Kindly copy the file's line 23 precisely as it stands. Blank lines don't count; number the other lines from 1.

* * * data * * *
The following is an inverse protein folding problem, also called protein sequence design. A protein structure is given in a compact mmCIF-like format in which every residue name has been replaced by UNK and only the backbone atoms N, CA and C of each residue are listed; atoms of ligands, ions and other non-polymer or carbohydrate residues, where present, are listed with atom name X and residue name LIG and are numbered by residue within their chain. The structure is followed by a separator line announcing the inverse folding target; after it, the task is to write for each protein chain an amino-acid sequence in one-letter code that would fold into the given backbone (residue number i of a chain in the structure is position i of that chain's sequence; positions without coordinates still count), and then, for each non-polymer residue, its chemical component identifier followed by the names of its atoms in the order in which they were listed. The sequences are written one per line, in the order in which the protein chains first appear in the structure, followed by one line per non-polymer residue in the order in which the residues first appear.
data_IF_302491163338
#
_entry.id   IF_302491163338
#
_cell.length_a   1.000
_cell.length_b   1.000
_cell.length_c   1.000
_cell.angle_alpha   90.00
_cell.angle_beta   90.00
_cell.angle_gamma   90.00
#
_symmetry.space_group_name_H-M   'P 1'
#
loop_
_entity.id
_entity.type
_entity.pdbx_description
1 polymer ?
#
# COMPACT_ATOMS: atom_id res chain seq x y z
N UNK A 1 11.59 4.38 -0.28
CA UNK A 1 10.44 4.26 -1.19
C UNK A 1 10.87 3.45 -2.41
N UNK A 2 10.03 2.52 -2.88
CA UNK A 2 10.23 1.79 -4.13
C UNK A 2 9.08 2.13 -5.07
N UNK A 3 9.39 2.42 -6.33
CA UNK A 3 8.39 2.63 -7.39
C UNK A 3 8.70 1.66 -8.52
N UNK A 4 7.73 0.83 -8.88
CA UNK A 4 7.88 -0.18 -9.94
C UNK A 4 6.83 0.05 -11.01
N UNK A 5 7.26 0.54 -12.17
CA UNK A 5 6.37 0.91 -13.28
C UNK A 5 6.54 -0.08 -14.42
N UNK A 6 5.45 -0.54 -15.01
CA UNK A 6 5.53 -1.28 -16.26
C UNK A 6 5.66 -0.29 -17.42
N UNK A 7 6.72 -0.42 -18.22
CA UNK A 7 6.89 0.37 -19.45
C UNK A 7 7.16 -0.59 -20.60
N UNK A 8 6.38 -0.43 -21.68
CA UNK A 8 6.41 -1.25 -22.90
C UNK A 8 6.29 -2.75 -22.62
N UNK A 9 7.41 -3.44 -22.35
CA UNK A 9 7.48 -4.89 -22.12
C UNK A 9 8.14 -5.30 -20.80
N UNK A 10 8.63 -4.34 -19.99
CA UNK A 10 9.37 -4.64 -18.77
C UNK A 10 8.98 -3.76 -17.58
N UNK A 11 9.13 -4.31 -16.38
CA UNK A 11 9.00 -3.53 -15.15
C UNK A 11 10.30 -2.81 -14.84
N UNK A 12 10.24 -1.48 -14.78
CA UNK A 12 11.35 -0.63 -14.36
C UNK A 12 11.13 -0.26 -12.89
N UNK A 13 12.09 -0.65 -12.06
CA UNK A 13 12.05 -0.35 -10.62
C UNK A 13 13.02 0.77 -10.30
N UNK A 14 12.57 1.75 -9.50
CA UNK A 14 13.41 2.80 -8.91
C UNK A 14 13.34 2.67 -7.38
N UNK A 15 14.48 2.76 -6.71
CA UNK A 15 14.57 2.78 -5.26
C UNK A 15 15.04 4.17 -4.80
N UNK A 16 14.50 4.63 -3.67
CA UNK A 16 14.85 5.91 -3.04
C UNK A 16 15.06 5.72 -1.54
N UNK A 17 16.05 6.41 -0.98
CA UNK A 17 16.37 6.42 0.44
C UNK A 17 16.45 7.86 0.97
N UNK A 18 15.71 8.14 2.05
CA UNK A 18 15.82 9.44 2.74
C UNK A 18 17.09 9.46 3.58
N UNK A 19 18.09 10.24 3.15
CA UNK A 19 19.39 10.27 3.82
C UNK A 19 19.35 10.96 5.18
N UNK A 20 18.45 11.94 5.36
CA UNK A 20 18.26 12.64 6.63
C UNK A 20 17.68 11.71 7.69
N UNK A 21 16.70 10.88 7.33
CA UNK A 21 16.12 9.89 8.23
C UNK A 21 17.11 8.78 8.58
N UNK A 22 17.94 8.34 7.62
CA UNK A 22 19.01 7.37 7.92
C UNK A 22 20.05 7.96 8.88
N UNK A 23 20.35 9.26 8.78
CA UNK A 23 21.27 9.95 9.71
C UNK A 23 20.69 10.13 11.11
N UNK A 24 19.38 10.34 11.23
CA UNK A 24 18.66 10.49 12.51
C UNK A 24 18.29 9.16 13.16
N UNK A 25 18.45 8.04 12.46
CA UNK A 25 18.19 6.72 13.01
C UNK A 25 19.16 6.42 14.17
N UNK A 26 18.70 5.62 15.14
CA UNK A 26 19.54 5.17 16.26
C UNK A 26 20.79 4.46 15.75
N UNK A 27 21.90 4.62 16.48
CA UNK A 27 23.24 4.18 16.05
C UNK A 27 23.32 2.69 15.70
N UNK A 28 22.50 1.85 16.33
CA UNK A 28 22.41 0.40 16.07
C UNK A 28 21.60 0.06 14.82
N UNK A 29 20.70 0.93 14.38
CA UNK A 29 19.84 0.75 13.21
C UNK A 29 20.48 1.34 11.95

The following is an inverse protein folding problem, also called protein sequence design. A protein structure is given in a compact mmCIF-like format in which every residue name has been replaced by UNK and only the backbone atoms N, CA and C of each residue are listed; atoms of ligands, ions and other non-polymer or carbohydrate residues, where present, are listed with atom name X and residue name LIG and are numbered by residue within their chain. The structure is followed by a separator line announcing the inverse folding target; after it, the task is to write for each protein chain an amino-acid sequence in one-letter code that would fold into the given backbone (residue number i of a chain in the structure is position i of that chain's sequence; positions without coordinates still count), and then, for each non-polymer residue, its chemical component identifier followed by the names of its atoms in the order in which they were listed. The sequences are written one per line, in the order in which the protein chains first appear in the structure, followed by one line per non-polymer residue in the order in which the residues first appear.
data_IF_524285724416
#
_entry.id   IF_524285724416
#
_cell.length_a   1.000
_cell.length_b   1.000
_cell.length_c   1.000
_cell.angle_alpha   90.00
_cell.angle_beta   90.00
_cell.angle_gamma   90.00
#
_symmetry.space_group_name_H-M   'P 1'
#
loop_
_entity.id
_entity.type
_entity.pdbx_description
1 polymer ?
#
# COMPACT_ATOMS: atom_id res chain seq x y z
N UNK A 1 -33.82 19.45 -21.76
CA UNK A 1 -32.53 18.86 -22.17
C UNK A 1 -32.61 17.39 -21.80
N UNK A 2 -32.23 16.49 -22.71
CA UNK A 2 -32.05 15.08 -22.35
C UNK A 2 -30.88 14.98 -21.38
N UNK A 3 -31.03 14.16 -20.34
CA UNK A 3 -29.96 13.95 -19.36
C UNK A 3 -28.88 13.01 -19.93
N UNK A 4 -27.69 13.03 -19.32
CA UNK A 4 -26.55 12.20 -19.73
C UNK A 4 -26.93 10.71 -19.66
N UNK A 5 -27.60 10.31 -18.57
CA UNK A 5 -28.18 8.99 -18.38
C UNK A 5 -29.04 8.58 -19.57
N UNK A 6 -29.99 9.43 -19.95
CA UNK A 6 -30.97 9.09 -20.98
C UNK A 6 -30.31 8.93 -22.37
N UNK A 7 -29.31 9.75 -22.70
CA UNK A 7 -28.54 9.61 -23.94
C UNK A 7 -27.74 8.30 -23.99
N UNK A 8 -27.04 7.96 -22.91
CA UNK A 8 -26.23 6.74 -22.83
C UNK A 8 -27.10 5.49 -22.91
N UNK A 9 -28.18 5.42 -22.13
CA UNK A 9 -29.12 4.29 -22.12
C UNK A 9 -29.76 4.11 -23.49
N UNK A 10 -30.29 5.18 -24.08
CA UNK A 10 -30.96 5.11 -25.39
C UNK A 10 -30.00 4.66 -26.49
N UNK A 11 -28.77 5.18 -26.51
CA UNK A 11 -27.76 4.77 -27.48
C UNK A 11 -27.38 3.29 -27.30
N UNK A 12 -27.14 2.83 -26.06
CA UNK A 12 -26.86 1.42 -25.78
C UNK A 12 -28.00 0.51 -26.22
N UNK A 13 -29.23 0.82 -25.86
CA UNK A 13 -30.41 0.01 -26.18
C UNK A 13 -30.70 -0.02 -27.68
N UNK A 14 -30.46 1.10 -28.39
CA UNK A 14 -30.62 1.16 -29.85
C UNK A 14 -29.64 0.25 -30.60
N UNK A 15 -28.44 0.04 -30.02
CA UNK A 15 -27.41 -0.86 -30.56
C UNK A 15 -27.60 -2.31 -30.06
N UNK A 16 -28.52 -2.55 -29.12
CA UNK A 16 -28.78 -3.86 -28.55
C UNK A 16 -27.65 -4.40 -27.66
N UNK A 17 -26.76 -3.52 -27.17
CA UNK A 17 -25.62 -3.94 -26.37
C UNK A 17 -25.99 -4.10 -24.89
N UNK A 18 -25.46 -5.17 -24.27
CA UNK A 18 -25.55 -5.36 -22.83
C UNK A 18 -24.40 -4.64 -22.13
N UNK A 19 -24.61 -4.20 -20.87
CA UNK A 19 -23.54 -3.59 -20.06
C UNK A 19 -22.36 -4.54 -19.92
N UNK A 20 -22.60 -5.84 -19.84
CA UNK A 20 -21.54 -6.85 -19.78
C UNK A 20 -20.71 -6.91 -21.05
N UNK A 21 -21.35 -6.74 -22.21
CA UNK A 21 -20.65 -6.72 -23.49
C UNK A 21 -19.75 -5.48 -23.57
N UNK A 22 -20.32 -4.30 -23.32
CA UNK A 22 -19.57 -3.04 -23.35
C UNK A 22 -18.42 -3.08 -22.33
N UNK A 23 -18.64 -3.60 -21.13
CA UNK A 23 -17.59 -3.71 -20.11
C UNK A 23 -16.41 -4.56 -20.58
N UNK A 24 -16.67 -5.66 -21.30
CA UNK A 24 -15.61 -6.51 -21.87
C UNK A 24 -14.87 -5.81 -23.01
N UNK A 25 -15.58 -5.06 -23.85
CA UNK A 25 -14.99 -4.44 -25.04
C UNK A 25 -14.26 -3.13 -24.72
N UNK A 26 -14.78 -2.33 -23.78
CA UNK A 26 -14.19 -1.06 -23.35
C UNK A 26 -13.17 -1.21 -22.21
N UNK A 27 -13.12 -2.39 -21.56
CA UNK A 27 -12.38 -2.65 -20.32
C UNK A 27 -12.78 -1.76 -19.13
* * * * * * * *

CA UNK A 1 10.44 4.26 -1.19